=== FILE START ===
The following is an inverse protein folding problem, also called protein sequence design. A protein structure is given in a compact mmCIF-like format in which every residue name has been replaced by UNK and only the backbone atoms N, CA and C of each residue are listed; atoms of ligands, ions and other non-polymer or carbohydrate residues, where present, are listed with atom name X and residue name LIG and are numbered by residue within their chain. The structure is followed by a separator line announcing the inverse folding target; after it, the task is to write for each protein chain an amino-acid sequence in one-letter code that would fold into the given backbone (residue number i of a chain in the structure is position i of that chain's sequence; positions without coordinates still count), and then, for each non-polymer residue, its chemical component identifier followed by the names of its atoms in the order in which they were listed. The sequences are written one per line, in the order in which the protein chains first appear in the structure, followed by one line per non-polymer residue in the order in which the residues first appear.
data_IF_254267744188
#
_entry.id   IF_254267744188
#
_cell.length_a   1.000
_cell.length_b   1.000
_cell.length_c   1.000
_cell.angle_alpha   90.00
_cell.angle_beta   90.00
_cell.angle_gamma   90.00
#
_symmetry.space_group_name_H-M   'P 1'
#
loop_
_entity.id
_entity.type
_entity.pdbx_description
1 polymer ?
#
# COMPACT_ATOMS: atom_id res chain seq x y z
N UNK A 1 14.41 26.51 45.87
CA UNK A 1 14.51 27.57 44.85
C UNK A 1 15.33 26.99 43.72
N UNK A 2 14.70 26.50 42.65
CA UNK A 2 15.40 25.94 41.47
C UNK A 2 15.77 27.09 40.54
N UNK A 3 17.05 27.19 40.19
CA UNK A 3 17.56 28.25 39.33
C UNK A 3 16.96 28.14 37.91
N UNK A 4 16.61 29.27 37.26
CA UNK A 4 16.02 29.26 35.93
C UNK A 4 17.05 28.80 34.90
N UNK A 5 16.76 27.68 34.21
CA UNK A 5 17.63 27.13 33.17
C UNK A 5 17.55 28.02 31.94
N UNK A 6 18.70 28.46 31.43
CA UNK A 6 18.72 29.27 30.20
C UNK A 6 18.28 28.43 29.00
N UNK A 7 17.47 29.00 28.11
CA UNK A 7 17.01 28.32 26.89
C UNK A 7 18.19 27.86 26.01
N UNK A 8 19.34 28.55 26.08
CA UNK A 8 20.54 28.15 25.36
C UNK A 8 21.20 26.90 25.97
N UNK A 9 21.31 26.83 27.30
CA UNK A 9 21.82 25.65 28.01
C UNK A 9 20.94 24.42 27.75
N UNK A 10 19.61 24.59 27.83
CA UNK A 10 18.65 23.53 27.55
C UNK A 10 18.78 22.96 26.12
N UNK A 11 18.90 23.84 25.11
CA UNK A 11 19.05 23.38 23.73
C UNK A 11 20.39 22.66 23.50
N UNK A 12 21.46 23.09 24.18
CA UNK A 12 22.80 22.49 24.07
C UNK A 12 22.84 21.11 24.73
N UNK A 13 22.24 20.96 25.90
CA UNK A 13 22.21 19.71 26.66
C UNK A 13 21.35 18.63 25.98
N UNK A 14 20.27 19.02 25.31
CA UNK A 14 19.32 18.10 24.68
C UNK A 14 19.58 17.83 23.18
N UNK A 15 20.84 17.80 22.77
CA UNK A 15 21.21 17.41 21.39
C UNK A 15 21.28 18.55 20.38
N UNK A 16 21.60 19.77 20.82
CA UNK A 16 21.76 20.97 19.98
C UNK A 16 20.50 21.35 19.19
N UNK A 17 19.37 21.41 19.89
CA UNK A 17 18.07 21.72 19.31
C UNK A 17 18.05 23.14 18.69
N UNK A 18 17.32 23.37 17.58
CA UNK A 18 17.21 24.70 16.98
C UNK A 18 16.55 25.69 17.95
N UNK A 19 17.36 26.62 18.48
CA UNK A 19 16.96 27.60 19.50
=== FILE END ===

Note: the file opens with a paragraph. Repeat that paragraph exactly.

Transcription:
The following is an inverse protein folding problem, also called protein sequence design. A protein structure is given in a compact mmCIF-like format in which every residue name has been replaced by UNK and only the backbone atoms N, CA and C of each residue are listed; atoms of ligands, ions and other non-polymer or carbohydrate residues, where present, are listed with atom name X and residue name LIG and are numbered by residue within their chain. The structure is followed by a separator line announcing the inverse folding target; after it, the task is to write for each protein chain an amino-acid sequence in one-letter code that would fold into the given backbone (residue number i of a chain in the structure is position i of that chain's sequence; positions without coordinates still count), and then, for each non-polymer residue, its chemical component identifier followed by the names of its atoms in the order in which they were listed. The sequences are written one per line, in the order in which the protein chains first appear in the structure, followed by one line per non-polymer residue in the order in which the residues first appear.